Up early but I slept very well last night. As we were walking across the Charles Bridge yesterday, we ran across a famous statue on the Bridge which called out “Darsheni” (“Explain Me!” in Talmudic parlance).
I don’t really expect to understand the full scope, history and beauty of Prague after 20 years since my last visit, but I would say in Day 1, this was a highlight.
Walking across the Charles Bridge, one is struck by the beautiful statues that line both side of the walkway. Thousands of tourists cross the bridge daily and the site is one for photographers, lovers to kiss, buskers to play and tchotchke vendors to sell, and the like.
To me it sums up the beauty, history and chaos that characterizes today’s Prague.
The Charles Bridge dates to the Late 13th/Early 14th century.
But one statue in particular jumped out at me and demanded an explanation.
Prague’s Jewish history is dotted with glorious good times of wealth and power and influence. The “Maharal” (Judah Loew ben Bezalel, or simply, The MaHaRaL, the acrnym “Moreinu Ha-Rav Loew” (“Our Teacher, Rabbi Loew”), was an important Talmudic scholar, mystic and philosopher who, for most of his life, served as a leading Rabbi in the cities of Mikulov in Moravia and Prague in Bohemia. He had outsized influence in this beautiful city and was among other things the founder of the legend of the famous “Golem of Prague.”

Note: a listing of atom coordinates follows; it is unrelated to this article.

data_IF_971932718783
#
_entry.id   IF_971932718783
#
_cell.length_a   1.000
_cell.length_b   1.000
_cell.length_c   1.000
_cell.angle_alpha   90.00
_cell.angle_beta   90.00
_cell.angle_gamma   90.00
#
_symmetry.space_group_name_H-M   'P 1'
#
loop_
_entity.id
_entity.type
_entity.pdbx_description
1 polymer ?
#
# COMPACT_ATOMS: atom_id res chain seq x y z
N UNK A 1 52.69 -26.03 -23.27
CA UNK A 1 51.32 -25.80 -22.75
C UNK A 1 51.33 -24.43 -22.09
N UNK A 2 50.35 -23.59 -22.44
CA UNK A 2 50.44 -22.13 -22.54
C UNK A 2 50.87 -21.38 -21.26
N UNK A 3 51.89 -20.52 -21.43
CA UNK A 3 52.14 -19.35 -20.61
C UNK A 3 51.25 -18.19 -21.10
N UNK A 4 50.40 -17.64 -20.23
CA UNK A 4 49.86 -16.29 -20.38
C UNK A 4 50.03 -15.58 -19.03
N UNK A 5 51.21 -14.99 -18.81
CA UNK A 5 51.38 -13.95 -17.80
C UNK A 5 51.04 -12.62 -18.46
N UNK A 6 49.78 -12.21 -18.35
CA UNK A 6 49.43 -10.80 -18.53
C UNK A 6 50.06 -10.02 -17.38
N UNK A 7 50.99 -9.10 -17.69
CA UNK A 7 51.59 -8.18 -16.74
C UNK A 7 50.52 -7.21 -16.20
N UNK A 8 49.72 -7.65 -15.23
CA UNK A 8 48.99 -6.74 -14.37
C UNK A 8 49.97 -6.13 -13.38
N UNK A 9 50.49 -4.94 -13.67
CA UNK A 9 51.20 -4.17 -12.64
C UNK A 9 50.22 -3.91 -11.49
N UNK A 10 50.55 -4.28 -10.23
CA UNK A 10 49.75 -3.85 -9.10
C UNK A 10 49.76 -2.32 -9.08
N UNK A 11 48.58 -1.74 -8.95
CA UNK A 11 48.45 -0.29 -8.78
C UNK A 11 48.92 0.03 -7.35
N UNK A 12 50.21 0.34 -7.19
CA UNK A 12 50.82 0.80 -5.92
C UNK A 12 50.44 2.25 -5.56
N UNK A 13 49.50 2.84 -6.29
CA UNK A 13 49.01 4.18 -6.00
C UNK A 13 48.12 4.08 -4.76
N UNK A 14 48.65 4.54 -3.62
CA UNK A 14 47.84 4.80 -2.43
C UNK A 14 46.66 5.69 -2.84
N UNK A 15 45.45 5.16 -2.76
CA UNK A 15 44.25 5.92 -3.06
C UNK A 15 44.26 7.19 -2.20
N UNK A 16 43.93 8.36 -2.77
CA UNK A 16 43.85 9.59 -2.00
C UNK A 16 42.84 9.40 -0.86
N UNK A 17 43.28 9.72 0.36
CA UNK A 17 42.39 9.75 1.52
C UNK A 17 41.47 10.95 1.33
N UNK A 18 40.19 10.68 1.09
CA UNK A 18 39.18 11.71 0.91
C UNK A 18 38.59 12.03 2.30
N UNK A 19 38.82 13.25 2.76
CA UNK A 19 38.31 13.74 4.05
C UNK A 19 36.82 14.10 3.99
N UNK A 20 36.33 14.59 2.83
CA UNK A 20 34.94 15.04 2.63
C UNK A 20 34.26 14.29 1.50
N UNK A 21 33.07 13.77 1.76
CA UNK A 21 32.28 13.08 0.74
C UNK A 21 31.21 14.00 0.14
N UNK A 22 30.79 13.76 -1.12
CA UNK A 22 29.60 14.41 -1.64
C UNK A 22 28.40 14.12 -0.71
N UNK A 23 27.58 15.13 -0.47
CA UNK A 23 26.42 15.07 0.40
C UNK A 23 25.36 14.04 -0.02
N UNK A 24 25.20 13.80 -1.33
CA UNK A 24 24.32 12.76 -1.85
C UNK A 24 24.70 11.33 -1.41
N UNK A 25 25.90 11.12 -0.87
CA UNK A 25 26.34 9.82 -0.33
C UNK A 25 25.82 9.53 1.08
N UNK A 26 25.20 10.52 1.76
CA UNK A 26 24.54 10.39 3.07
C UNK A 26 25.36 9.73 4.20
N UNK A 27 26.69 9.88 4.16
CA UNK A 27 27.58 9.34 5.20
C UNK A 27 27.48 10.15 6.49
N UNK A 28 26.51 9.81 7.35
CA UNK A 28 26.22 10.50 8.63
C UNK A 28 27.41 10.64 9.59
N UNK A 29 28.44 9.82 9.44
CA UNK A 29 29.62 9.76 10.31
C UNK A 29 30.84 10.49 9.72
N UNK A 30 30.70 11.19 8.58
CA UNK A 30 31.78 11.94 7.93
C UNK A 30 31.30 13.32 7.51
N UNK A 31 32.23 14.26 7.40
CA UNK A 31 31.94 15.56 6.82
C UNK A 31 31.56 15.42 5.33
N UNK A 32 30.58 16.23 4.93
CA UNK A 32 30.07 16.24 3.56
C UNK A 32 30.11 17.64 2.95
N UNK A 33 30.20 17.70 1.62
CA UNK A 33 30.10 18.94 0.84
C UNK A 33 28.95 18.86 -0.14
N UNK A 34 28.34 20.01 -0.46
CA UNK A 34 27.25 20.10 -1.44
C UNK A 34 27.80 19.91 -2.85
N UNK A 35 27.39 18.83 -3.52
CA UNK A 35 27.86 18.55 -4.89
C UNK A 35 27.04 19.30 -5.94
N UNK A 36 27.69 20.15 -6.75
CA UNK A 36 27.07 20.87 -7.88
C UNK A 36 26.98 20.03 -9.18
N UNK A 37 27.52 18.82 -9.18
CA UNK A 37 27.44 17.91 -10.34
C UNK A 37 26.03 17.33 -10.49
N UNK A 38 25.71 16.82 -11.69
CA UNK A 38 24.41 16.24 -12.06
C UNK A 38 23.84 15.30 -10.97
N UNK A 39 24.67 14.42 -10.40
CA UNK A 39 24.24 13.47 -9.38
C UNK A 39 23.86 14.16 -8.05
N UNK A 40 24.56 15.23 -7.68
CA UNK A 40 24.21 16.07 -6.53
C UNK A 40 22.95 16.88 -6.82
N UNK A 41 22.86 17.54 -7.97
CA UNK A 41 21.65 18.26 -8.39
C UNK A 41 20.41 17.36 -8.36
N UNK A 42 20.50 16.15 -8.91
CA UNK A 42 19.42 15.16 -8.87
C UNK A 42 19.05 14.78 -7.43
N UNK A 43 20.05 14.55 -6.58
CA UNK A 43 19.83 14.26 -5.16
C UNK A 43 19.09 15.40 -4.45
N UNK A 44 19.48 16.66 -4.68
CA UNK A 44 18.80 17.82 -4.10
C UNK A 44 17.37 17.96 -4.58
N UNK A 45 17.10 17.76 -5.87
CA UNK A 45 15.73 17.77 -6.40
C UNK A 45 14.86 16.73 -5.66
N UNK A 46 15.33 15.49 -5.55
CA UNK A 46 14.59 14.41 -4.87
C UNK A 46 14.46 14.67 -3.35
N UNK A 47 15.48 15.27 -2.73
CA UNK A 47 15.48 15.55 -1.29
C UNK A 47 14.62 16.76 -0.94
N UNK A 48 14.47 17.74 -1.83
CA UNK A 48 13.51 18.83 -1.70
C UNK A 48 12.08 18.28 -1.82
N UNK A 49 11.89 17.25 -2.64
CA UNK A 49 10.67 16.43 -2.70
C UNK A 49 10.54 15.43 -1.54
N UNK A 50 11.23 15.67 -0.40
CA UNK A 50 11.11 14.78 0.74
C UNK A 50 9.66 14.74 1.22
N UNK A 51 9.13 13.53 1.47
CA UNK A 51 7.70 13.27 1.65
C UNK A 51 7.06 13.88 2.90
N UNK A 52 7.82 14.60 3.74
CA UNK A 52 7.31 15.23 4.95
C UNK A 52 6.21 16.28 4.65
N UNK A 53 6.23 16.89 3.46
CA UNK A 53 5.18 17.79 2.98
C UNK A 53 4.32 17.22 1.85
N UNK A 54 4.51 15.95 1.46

But I digress…It’s very easy to do here! 🙂
But, there were also times of utter depravity suffering and misery. And this statue summed that up for me.
So what do you notice? A rather common cross with the Christ figure. But in gold lettering over INRI, you notice the Hebrew words “Kadosh Kadosh Kadosh, Adonai Tzevaot” which many might recognize as the central theme of the daily “Kedushah” in the liturgy. So what does, “Kadosh Kadosh Kadosh, Adonai Tzevaot” and a Christ figure on the cross have to do with one and other?
When you unpack the history you get a sense of the complex dynamic of the Jews of Bohemia, Moravia and Slovakia which we will be traipsing across for the next few days on our way to the great simchah in Olomouc.
The significance is as follows. (Thank you Mark Talisman, our former UJA Scholar in Residence from my last trip here in 1998 for the explanation). How’s this for IN YOUR FACE?
So, just when you think you have it made. Or, just when someone arbitrarily decides to alter your fate, you are put in your place. Don’t think that you have power over your own destiny.
Jews were both celebrated in Prague with the Maharal and screwed at the same time! Watch your step, someone is watching! How’s that for a powerful indictment for living in a state of power and powerlessness? Perhaps something we as American Jews need to be watchful for in today’s present circumstance?